Ta'wiz

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A ta'wiz. The black pouch contains a paper with duas written on them.

The ta'wiz, tawiz (Urdu: تعویز‎,[1] Bengali: তাবিজ), muska (Turkish) or hijab (Arabic: حجاب‎) is an amulet or locket usually containing verses from the Quran or other Islamic prayers and symbols. The Tawiz is worn by some Muslims, amongst them many Sufis, to remove the wearer of any evil or affliction put on them through black magic, keep them safe and also bring good luck.[2] As such it is intended to be an amulet. The word ta'wiz is also used to refer to other types of amulets. It may be a pendant, carvings on metal or even framed duas.

Most ta'wiz are made up of a small paper with Quranic verses or prayers written on it, typically in ink or with saffron paste. This paper is repeatedly folded and sewn inside a tiny cloth or leather pouch, usually black in colour. A black thread is used to wear it as a locket. Other ta'wiz consist of metallic sheets or pieces with prayers or Quranic verses on them.

The practice of wearing a tawiz is common in Sufi healing.

Permissibility of wearing ta'wiz in Islam[edit]

The use of ta'wiz in Islam remains debated in the Indian subcontinent where many Muslims, amongst them Sufis, wear them. However, there is a consensus among the scholars affiliated to the Salafi and Wahhabi sects that this is impermissible and an act of polytheism - shirk. The majority of the scholars of the Four Sunni schools of law make a distinction between ta'wiz that contain permissible verses of the Quran and prayers that contain invocations not found in the Islamic tradition. Various evidence in support of the permissibility of ta'wiz exist.[3]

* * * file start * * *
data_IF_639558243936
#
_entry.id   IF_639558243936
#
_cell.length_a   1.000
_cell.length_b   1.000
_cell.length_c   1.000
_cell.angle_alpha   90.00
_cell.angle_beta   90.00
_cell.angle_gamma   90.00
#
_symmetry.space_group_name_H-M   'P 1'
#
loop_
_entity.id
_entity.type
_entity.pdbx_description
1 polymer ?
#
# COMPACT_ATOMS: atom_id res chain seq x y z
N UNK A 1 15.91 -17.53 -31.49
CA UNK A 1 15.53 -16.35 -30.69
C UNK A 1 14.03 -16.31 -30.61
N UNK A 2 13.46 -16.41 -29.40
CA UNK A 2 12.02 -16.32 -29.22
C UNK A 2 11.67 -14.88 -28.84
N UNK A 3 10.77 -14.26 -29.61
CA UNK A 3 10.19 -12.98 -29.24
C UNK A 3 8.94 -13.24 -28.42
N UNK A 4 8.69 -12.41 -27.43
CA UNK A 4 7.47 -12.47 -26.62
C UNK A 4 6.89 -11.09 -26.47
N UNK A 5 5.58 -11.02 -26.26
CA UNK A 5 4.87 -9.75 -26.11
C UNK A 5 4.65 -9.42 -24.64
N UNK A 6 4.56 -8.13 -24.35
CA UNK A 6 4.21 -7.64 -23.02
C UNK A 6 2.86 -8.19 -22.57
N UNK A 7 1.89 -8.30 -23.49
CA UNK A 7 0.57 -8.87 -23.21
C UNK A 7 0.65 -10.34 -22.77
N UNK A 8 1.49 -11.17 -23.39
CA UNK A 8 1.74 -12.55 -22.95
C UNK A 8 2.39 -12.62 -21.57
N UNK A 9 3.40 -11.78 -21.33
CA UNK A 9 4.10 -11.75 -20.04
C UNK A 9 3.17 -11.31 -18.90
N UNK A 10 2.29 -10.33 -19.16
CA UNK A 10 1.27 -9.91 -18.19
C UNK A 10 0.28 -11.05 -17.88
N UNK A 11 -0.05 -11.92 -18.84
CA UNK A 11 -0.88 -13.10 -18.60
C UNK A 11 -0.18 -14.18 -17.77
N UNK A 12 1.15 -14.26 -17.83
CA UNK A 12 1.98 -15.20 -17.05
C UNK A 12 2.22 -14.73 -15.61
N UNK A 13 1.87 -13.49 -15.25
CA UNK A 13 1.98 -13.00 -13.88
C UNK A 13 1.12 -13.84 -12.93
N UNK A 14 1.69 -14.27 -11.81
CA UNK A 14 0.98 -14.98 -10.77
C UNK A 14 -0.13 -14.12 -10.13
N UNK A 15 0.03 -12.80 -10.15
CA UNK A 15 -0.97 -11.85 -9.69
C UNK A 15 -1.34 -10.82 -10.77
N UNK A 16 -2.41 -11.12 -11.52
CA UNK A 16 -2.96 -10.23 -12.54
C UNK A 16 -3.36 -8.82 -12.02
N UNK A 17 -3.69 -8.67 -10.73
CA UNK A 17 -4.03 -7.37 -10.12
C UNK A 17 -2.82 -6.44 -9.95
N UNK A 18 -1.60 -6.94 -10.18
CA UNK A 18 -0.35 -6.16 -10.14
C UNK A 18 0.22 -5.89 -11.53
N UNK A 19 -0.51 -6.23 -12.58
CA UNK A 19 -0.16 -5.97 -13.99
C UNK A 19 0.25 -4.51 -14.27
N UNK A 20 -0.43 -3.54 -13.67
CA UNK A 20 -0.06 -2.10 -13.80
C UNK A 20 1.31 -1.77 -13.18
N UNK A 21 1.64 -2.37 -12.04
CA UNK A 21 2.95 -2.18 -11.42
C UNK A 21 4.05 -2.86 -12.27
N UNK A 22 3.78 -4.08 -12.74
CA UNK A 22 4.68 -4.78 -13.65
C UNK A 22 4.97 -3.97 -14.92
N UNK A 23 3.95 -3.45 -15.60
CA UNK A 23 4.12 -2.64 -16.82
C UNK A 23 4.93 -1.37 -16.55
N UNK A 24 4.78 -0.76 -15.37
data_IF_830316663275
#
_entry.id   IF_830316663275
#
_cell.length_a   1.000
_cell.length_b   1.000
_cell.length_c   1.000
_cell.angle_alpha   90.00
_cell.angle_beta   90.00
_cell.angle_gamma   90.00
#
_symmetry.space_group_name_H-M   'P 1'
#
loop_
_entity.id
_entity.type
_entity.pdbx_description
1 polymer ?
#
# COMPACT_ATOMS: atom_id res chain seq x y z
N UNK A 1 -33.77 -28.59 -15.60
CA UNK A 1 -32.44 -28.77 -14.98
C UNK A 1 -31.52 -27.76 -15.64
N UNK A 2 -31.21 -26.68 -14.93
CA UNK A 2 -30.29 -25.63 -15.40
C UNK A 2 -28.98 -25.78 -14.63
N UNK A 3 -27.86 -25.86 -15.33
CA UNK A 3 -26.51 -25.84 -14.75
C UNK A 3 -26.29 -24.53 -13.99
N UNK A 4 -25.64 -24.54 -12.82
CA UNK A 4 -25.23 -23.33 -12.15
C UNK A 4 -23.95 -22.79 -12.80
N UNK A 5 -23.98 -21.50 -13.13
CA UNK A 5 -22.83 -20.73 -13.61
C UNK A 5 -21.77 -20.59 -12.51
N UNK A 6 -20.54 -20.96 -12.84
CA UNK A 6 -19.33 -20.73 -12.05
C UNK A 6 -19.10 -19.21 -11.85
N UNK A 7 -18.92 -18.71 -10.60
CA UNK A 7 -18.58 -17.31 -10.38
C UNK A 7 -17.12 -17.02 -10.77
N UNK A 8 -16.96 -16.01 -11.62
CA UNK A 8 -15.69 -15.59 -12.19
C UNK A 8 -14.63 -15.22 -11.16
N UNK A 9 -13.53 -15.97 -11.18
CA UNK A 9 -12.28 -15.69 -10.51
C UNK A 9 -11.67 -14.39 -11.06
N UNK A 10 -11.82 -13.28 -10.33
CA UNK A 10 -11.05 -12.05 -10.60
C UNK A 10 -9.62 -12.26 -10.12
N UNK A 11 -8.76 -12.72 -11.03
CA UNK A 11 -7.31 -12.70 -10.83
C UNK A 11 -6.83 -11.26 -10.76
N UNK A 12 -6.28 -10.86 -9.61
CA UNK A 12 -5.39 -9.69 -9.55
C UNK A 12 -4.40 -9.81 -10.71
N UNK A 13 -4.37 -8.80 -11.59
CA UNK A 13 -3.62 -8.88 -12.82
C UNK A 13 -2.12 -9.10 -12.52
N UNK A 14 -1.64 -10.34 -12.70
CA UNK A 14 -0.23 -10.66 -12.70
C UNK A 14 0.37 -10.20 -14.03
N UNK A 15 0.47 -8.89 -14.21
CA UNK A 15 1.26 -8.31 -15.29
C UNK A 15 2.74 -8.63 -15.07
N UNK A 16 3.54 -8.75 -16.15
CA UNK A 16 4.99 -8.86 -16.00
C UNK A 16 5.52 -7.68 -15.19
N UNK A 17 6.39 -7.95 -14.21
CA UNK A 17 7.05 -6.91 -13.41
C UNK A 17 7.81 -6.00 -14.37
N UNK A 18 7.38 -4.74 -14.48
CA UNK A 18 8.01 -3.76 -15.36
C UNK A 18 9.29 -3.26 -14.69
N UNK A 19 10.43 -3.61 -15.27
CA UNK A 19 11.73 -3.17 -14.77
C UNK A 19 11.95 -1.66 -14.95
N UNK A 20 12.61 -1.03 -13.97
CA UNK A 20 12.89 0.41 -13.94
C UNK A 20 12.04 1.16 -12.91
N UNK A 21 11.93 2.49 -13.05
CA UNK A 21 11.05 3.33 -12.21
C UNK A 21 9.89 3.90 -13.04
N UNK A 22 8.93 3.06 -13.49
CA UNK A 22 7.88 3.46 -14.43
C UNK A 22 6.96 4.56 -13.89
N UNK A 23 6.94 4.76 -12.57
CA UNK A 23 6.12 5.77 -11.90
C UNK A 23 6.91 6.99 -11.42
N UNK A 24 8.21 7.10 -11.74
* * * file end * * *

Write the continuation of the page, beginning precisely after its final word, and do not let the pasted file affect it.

The opinion of Salafi ulama Al Albani and Bin Baz[edit]

Both scholars Al Albani and Bin Baz were of the view that wearing an amulet is an act of shirk and that one should repent for wearing it. Bin Baz holds the opinion that you must burn an amulet if it is found.[4] However, Ibn Taymiyya, whom Salafis claim as their main scholar, argues that hanging or wearing of amulets (ta’wiz) is normally permissible for protection or healing provided certain conditions are met:[5]

  1. That they consist of the names of Allah Almighty or His Attributes;
  2. That they are in Arabic;
  3. That they do not consist of anything that involves disbelief (kufr);
  4. The user does not believe the words have any affect in themselves, but are empowered to do so by Allah Most High.

The opinion of the Four Schools of Law[edit]

Proponents of the use of ta'wiz argue that in the four main legal schools of though of Sunnis, the practice is within the tradition of Islam and was a sunna practiced by the Prophet Muhammad in various ways, conditions, and times.[6][7][8][9]

See also[edit]

References[edit]

  1. ^ Also t'aweez, tabiz and other variant transliterations
  2. ^ Chishti, Hakim (1985). The Book of Sufi Healing. New York: Inner Traditions International. 
  3. ^ http://ahlussunnahwaljamah.blogspot.co.uk/2008/01/is-taweez-amulet-allowed-in-islam.html
  4. ^ Bin Abd Allah Bin Baz, Abd al Aziz. Majmoo al Fatwa of Sh.Ibn Baz. www.alifta.net - The Website of The General Presidency for the departments of Scientific Research and Ifta - Riyadh. p. 8/144. 
  5. ^ Imam Ibn Taymiyya writes in his Fatawa: (ta'wizes)
  6. ^ Taweez - Amulets in Light of Quran & Sunnah
  7. ^ Fatwa#: 18505
  8. ^ Is Taweez AMULET allowed in Islam Quran Hadith legal status on permissibility
  9. ^ Is wearing taweez (amulet) shirk